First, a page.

Biofuel Focus Needs to Shift From Feedstock To Downstream Strategies
May 12, 2009 By The Associated Press
By The Associated Press
After 30 years of progress, the biofuels industry has plunged over a cliff amidst rancorous debate over its near-negligible carbon mitigation, competition for arable land, and poor economics. Opportunities remain for the industry, but in order to rise again, biofuel developers and investors will need to change their technology-push approach, warns a new report from Lux Research. Rather than just investing in technology to boost feedstock productivity, for example, the sector needs to expand niche markets and make end-use easier.
The report, entitled "Biofuels After the Fall" provides a reality check for biofuel advocates operating under the false assumption that demand will exceed supply as soon as costs are competitive with fossil fuels. Its strategic insights also provide specific recommendations for development of and investment in future biofuels technologies, from algae biofuels to advanced catalysis for processing.
"Most of the investment to date has been on reducing the cost of ethanol, and making it less reliant on food crops. The problem is that there aren't nearly enough filling stations and cars -- nor will there be for decades -- that are capable of using the fuel," said Mark Bunger, a Research Director for Lux Research and the report's lead author. "Without changes downstream in the current distribution infrastructure and end-use, ethanol's growth will soon cease -- even if it's given away for free."
"Biofuels After the Fall" applies Lux Research's rigorous analytical approach to market research, deriving its insights and intelligence from primary interviews with over thirty-five leading biofuel developers and investors, as well as secondary research on the sector. Among its conclusions:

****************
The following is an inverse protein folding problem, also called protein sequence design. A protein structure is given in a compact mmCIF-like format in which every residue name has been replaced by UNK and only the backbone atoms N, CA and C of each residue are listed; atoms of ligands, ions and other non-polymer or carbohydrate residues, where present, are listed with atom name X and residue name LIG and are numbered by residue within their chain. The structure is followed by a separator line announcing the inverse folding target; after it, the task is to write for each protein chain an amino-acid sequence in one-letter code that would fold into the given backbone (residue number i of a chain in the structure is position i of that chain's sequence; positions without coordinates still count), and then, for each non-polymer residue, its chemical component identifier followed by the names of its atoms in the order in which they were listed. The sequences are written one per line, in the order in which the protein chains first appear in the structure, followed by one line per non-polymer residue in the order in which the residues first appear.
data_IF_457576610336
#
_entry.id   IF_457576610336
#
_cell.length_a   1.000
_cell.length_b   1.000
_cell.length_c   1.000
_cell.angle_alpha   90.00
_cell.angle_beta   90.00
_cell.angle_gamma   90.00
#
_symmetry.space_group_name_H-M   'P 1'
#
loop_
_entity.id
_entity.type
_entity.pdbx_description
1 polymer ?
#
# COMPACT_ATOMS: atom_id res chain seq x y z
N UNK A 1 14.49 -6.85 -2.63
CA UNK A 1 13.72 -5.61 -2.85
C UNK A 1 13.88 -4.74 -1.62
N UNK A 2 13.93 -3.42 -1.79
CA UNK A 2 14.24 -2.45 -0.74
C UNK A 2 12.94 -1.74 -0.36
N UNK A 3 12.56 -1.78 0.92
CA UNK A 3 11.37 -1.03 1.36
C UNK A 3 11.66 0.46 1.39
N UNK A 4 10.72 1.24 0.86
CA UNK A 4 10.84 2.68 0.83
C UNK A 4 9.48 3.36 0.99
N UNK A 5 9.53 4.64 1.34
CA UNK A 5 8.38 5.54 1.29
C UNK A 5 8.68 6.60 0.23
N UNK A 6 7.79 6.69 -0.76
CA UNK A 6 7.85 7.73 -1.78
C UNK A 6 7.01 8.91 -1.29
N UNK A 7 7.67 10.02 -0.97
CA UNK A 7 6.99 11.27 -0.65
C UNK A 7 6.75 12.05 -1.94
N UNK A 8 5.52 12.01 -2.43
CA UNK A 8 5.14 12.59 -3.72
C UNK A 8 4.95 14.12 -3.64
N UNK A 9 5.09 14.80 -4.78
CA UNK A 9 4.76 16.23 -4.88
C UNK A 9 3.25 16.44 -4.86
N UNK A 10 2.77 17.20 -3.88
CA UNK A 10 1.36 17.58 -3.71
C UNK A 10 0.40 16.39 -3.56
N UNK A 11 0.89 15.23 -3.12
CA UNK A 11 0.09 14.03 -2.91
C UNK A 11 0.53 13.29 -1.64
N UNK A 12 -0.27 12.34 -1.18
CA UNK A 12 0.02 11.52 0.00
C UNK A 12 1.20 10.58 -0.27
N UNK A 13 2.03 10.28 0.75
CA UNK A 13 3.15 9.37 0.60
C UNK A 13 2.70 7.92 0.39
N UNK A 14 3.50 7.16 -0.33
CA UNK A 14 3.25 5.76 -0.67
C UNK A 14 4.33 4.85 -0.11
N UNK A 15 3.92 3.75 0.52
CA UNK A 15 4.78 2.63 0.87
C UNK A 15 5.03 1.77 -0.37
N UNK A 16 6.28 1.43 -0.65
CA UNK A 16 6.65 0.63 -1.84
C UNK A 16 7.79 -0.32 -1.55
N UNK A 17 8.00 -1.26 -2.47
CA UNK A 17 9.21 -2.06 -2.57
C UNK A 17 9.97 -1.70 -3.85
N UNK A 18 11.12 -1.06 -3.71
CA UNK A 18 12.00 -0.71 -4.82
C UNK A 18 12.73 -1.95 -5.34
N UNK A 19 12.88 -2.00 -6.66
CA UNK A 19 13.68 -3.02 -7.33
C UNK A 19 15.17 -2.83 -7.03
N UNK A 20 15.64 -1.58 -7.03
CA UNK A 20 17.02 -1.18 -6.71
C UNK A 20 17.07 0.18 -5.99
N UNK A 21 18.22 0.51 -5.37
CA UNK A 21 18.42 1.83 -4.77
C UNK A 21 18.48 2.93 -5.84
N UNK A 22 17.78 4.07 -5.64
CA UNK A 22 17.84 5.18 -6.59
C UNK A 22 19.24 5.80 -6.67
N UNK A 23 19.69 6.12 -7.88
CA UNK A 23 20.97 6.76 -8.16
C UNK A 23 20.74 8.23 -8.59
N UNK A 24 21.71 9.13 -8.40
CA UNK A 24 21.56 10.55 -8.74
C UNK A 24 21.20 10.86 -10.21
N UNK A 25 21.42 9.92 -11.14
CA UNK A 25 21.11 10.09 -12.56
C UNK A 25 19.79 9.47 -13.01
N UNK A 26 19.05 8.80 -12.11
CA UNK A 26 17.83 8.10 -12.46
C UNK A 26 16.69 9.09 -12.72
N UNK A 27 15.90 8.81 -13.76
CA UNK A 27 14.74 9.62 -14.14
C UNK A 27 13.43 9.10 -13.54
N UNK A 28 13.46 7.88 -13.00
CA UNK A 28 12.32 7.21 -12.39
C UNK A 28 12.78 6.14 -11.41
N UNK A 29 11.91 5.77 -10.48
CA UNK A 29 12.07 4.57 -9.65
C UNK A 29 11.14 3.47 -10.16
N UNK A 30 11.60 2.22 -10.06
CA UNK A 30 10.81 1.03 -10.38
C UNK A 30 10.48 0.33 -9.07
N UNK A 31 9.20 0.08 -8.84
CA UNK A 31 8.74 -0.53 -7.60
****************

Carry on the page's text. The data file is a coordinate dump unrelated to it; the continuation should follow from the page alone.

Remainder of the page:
- Biofuels need to shift focus to process flows and end-use technologies. Despite advances in cellulosic biological feedstocks, ethanol development still lacks a clear pathway from cultivation and harvesting of feedstocks, to biochemical processing, to distribution and end use. Those who want these biofuels to thrive must spur investment in vertical integration, and ethanol-compatible distribution infrastructure and vehicles.
- Biofuel co-products offer a near-term economic bridge. Whether derived from feedstocks, cellulosic waste or algae, the manufacturing of biofuels also generates commercially viable co-products, ranging from livestock feed to chemicals to fertilizer and medicine. Prudent companies will prioritize these higher-value products, until their biofuel technology is competitive.
- The urgent need for carbon sequestration provides an important edge. Carbon-credits and regulation could provide a revenue stream for algae-based and other biofuels that offer the ability to sequester carbon, long before they resolve the mechanics of fuel production.
"Even assuming every car on the road uses the maximum allowable ethanol blend for every trip it makes, bioethanol demand still won't top 30 billion gallons annually before 2024, which bodes ill for an industry on track to produce over 10 billion gallons this year and growing at 35%," said Bunger. "However, if biofuel partisans shift their focus to downstream fuel and adjacent co-product demand, they may still manage to find a profitable and sustainable future."
"Biofuels After the Fall" is part of Lux Research's Biosciences Intelligence service.